Iran: United Nations General Assembly “Deeply Concerned” about Human Rights Conditions
“The General Assembly vote demonstrates a broad international agreement that the Iranian government is depriving its people of their human rights and pursuing a policy that is isolating them and their citizens from international cooperation and partnership,” he added.
The Resolution calls on the Iranian Government to facilitate visits by UN Special Rapporteurs. Additionally, it called for the elimination of cruel or inhuman punishments; abolition of public executions and the executions of persons who were under 18 years at the time of their offence; abolition of the use of stoning as a method of execution; and elimination of discrimination against women and minorities, including the emancipation of the Baha’i community. It also urged the Iranian government to cooperate on human rights and justice reform with the Office of the High Commissioner for Human Rights and the UN.
The Resolution follows a report on human rights in Iran by the United Nations Secretary General, mandated by a similar resolution in 2007, which was issued in October 2008. That report was broadly critical of the lack of an independent judiciary in Iran, and noted that the Human Rights Commission in Iran failed to comply with the Paris Principles by which the United Nations evaluates national human rights institutions. The Report criticized Iran’s draft penal code for mandating the death sentence in cases of apostasy. It noted a “sudden surge in executions” including 29 in July 2008 alone. Noting also the high number of juvenile executions, the Report said a recently announced “moratorium” on juvenile executions was not legally binding (the Campaign and other independent organizations have noted that the “moratorium” does not even apply to murder cases for which many of the juveniles have been convicted). The Report criticized penal practices in Iran, citing the widespread use of solitary confinement and incommunicado detention, and that numerous referrals by the UN Special Rapporteur on Torture had been met only with denials by the authorities. The Report also focused on discrimination and persecution of minorities such as Baha’is and women’s rights activists, and also outlined a wide range of political rights violations including freedom of opinion and expression.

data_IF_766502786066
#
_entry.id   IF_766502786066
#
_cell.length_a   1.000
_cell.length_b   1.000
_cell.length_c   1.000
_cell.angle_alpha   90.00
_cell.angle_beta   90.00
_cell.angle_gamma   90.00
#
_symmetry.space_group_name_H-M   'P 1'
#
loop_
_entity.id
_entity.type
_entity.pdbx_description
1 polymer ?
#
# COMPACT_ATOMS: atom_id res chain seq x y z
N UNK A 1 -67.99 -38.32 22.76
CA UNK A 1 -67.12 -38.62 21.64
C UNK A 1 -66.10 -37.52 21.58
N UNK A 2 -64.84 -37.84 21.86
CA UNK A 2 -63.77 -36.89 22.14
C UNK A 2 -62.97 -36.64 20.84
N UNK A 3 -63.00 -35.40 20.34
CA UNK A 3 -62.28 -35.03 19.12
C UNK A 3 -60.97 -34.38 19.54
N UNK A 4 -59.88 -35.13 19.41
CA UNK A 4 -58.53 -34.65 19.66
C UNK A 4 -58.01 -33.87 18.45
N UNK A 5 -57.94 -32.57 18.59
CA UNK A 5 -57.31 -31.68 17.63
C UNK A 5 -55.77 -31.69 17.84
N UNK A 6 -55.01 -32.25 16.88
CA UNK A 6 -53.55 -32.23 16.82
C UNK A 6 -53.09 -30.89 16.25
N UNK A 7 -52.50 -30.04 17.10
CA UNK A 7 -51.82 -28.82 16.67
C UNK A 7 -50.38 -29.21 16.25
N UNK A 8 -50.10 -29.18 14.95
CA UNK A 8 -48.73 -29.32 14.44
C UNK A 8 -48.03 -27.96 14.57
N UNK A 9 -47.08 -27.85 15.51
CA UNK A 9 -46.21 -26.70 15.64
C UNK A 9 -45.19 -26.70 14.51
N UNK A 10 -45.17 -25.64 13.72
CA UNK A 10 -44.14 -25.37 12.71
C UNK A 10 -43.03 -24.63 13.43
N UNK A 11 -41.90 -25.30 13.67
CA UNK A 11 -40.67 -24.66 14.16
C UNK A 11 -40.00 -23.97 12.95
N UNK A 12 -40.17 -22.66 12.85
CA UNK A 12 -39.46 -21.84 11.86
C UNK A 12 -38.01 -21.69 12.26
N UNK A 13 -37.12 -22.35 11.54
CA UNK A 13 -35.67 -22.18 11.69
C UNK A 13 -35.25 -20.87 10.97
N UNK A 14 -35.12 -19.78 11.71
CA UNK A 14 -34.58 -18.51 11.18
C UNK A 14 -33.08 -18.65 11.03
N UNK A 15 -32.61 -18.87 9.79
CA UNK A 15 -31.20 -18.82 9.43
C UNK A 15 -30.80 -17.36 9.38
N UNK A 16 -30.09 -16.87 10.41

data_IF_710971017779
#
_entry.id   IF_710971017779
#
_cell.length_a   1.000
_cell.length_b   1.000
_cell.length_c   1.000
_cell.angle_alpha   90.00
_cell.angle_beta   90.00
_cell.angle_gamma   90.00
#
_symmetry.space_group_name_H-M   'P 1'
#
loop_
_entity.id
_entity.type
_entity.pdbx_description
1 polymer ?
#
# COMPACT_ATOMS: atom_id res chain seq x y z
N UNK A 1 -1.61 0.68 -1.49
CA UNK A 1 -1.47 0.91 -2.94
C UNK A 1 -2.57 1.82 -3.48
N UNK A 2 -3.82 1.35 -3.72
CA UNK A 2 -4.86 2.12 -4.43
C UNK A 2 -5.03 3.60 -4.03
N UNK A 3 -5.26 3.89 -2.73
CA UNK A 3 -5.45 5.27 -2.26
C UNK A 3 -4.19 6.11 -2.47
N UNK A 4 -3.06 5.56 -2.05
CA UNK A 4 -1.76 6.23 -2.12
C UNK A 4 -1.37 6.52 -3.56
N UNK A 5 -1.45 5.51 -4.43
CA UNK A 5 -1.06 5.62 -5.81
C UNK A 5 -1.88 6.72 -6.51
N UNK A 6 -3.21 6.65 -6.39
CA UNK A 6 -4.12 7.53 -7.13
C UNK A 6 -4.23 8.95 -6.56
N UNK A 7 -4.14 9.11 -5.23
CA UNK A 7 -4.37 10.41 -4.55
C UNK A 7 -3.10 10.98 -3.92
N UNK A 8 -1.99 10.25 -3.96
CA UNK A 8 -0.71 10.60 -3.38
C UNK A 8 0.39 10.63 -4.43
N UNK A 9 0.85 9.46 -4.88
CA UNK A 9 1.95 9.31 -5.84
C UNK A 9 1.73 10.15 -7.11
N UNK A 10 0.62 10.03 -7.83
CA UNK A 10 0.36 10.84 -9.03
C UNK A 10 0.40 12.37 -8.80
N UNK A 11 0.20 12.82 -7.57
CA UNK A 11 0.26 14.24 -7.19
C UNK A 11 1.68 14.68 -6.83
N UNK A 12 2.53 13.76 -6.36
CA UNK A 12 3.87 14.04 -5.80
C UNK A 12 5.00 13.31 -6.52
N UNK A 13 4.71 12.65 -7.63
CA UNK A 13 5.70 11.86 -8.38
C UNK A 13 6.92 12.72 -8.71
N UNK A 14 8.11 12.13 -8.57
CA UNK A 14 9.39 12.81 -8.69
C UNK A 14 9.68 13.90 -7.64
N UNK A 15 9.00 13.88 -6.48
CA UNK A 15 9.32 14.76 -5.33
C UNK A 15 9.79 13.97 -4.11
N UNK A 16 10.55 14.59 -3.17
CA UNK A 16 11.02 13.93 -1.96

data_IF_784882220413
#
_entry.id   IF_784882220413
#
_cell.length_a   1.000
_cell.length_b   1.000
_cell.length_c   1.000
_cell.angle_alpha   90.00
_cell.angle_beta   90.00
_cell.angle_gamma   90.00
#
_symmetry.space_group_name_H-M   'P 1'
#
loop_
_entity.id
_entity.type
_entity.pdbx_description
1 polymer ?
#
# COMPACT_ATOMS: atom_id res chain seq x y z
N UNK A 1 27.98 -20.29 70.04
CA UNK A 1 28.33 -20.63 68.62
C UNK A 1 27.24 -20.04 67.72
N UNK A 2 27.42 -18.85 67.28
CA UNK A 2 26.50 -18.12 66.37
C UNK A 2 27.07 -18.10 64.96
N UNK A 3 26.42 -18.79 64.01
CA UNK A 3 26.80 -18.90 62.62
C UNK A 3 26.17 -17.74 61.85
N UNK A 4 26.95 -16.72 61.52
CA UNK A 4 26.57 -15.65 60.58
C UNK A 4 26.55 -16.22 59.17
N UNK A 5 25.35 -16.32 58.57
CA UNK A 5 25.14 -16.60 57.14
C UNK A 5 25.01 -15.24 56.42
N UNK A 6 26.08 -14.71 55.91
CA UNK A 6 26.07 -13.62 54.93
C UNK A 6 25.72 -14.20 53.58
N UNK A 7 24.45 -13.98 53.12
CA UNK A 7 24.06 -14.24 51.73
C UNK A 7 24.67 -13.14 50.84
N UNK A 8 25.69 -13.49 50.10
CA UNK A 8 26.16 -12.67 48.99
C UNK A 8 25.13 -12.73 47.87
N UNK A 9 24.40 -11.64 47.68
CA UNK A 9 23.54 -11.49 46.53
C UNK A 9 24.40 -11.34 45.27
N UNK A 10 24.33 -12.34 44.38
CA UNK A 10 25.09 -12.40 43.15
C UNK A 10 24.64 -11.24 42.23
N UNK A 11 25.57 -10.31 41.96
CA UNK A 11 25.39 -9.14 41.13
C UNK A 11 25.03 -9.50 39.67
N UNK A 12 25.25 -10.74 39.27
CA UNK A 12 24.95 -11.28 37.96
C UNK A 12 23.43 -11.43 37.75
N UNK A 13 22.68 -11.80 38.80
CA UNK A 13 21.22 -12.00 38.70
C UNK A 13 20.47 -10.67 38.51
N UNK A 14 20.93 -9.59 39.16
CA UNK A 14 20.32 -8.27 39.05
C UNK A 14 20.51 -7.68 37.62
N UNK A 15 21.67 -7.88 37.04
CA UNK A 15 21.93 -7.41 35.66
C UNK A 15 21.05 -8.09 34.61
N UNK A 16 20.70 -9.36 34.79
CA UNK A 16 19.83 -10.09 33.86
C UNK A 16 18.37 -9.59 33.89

More recently, in November 2008, the UN Special Rapporteurs on Human Rights Defenders and on Violence against Women criticized Iran’s harassment of women’s rights activists including members of the Million Signatures Campaign whose peaceful work violates no laws. The Special Rapporteurs noted a lack of cooperation from Iranian authorities.
The International Campaign for Human Rights in Iran advised that the various reports and statements by UN bodies should be taken as a positive effort to help Iran fulfill its international legal obligations as a member of the world body and signatory to major human rights treaties.
“The international community has no interest in singling out or isolating Iran concerning human rights,” the Campaign said. “We see these reports as evidence that the family of nations cares about Iran and its people and is reaching out with constructive advice.”
To read the text of the resolution visit:
To read the UN Secretary General’s Report on the Situation of Human Rights in Iran visit:
- Iran: Proposed laws reduce women to ‘baby making machines’ in misguided attempts to boost population
- Iran's Women's Affairs Chief Feels Powerless To Act
- How we can all be women human rights defenders
- Iran: Lawyer who won Sakharov human rights award continues her peaceful protests against ban from practicing law.
- United Nations members resolve to end child marriage
- Disposable Victims: Laws and Practices on Gender-related Killings of Women and Girls in the Islamic Republic of Iran
- 35 Years of Forced Hijab: The Widespread and Systematic Violation of Women's Rights in Iran
- Early and Forced Marriage in the Islamic Republic of Iran
- How to follow up on UN Human Rights Recommendations: A practical guide for civil society
- Islam, Land, and Property: Muslim Women and Property